Traveling through Asia and in countries like Cambodia, you meet in Chinese or Tao temples the statues of three old men at the altar:
This picture was taken at the Dragon of the Mountain Taoist Temple on Bokor Mountain, Kampot. At the center of the altar we find the Sanxing, in Chinese means “Three Stars”. Following the Chinese way of reading from right to left, the first one is Fu, the one of the middle is Lu and the last one at the left is Shou. Who are these three venerated men? They represent prosperity (Fu), status (Lu) and longevity (Shou). This veneration is traced from the time of the Ming Dynasty (1368 – 1644). Read More…
One homemade product that deserves to be known in Cambodia: the palm sugar. How the farmer goes up to the palm, the traditional technics and cooking of one delicious local beverage. Watch this video produced in Kampot Province by students of social communication and journalism of Don Bosco Hatrans in Kep.
- Cambodians think that there are too many migrants, Muslims and Christians in the country and that 33 % of Cambodians are working abroad. These wrong perceptions can come from lack of information or bias.
“Perceptions are not reality” is the slogan of the 2015 survey by Ipsos MORI’s on Perils of Perception in 33 countries of the six continents, excluding Cambodia. The study asked questions such as obesity, non-religious, immigration, 25-34 living with parents, average age, population aged under 14, female politicians, female employment, rural living and internet access and built a table – the index of ignorance – from the least to the most accurate countries in their perception over those realities. Ipsos MORI chose the two Asian giants, India and China for the research, discovering that India is the second least accurate country after Mexico, and China got a good place: 25 out of 28, overcome by Poland, Ireland and South Korea.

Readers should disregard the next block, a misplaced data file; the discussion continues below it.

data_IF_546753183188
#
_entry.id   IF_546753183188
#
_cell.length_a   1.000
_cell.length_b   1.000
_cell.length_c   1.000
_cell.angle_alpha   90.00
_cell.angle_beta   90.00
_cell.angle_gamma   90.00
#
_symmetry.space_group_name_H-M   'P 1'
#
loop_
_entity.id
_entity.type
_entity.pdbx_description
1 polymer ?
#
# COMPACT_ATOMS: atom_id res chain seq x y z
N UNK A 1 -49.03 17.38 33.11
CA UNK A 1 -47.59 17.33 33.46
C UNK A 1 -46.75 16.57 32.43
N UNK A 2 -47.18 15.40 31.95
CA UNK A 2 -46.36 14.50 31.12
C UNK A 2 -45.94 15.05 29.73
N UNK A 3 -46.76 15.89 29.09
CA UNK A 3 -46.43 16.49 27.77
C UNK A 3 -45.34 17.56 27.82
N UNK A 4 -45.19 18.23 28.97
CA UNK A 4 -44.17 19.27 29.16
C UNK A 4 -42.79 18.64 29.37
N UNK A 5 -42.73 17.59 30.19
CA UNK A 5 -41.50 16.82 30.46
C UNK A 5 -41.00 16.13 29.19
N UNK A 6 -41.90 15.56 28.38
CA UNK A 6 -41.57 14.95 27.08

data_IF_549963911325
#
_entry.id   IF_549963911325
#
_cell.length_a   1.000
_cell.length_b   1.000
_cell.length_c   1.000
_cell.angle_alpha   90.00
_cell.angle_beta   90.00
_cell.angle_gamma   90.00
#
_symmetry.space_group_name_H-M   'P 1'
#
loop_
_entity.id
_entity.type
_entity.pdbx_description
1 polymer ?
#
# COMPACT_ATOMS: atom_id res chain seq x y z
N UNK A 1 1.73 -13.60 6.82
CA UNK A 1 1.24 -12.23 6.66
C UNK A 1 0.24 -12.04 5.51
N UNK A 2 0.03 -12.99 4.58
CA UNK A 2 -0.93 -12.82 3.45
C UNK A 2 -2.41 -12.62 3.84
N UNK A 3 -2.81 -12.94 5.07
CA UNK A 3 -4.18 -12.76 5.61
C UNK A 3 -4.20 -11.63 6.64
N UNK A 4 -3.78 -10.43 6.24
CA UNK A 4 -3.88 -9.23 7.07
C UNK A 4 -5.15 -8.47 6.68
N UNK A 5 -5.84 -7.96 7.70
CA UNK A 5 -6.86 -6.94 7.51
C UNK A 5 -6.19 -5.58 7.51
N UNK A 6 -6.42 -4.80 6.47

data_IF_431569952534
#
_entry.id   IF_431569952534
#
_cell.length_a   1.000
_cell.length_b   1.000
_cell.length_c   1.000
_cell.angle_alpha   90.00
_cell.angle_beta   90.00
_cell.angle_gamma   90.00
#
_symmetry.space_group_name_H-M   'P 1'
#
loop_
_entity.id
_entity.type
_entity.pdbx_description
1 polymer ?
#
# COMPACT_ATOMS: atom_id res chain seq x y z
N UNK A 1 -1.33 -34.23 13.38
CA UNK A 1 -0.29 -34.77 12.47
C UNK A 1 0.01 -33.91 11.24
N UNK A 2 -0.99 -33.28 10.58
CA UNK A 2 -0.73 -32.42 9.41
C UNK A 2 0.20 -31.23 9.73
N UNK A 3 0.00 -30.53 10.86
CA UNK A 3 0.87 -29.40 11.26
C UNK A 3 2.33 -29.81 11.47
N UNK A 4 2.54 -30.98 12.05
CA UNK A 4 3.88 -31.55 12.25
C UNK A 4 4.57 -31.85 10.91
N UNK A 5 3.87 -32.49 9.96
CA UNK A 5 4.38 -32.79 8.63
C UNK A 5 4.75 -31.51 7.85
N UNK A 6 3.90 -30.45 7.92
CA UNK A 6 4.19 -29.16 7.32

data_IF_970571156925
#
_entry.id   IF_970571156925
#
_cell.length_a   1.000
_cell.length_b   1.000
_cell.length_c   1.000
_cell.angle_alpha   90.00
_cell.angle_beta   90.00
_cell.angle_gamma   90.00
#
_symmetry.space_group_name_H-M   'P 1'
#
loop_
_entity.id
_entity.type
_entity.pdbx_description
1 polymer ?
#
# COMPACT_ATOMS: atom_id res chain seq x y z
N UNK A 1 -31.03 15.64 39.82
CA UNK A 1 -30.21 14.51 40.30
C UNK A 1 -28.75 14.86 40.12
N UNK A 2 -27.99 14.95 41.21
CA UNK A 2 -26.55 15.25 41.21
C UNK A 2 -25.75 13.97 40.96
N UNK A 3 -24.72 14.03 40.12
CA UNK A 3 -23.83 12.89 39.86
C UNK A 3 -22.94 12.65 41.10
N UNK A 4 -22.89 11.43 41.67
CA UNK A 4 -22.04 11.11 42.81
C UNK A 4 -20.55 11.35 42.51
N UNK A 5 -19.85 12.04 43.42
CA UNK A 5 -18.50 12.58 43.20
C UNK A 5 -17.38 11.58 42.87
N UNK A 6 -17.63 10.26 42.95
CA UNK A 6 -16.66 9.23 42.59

After watching this interesting documentary, I ask a question: Who would survive a global disaster, whatever it could be?
After Armageddon is a 2010 drama-documentary directed and written by Stephen Kemp. It shows the drama of a L.A. typical American family that has to survive the aftermaths of a flu pandemic that kills half of the North American population. Follow by the observation of different experts, the documentary describes what would happen if all what we consider secure in the cities just start to disappear like water, food, electricity, means of communication and security. It shows once more that we are living in the Martian Habs like in The Martian movie. The drama of the Johnson and their son, seeing how their protected world of technologies is gone and they don´t know what to do, makes me think in how a typical Cambodian family would react in similar situation – extending this example to many other natural societies about the world, especially in developing countries. Read More…